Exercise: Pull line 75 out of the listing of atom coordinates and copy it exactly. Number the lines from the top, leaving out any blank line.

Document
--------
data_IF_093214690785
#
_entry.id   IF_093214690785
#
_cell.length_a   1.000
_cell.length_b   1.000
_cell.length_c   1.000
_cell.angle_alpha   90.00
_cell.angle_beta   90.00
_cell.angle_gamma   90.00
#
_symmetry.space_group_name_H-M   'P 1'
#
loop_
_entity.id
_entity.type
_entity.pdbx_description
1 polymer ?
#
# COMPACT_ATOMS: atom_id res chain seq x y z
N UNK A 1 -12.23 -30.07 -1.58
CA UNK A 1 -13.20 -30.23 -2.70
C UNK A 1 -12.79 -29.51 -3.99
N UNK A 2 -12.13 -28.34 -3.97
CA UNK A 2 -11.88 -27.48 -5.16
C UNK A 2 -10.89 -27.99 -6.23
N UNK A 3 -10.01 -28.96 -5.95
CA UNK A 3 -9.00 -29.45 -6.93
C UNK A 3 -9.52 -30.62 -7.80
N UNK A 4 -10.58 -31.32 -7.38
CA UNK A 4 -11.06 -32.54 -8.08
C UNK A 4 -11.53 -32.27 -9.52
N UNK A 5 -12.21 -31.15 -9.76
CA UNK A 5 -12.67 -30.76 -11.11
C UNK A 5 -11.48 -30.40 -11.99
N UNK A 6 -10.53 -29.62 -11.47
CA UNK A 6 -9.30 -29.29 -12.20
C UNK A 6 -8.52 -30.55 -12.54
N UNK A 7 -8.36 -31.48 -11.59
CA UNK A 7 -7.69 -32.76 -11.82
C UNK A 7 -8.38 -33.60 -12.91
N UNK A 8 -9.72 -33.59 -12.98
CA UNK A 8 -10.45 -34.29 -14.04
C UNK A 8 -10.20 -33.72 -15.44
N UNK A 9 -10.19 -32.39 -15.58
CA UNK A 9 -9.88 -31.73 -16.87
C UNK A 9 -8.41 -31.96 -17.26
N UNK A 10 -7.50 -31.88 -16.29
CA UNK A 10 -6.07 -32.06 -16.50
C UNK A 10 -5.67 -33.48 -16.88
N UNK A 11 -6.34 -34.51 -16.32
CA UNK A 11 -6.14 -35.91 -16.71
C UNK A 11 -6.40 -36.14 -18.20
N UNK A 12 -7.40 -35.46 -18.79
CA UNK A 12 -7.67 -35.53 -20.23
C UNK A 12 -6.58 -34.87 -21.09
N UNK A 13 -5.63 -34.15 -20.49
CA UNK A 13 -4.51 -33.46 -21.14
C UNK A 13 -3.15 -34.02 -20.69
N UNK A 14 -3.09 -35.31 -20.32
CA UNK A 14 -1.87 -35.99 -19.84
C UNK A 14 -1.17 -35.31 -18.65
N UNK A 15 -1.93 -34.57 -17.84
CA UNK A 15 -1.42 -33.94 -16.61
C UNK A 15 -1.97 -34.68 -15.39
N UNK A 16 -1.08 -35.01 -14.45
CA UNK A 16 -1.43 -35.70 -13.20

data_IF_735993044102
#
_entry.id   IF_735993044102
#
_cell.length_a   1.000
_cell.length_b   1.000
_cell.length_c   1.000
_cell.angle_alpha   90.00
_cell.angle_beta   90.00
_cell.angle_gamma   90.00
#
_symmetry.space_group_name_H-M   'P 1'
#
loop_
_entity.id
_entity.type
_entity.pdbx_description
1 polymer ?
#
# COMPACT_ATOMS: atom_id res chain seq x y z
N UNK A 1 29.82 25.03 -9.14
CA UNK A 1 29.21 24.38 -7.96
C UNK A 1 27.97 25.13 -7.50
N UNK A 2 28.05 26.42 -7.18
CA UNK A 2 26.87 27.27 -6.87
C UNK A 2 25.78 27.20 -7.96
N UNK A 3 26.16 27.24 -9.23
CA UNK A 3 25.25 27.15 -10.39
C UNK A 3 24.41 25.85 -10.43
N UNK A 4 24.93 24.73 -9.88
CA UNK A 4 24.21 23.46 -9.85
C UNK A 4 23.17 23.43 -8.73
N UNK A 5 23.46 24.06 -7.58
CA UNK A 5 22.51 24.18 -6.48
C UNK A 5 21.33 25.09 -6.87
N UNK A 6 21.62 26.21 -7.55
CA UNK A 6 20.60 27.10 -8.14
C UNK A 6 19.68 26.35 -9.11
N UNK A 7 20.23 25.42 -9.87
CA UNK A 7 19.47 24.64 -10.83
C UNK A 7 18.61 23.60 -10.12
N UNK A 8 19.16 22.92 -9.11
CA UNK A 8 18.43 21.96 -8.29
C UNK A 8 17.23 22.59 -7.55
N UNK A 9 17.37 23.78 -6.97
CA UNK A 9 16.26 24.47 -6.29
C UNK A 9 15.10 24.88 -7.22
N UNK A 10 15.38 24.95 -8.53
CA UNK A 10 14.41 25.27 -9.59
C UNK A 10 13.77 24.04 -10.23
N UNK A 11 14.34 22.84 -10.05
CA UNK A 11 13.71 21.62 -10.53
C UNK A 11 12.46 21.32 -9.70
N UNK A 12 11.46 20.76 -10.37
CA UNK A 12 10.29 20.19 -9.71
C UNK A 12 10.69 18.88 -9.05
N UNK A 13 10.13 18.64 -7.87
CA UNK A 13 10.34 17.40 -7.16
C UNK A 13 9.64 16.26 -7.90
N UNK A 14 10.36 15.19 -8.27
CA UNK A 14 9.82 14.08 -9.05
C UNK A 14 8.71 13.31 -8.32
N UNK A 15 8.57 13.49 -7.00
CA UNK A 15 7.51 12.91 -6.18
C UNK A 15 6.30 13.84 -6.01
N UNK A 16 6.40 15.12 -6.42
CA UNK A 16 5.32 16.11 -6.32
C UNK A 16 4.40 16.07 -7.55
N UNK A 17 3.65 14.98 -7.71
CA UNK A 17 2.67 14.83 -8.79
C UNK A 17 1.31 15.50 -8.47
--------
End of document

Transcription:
_cell.angle_alpha   90.00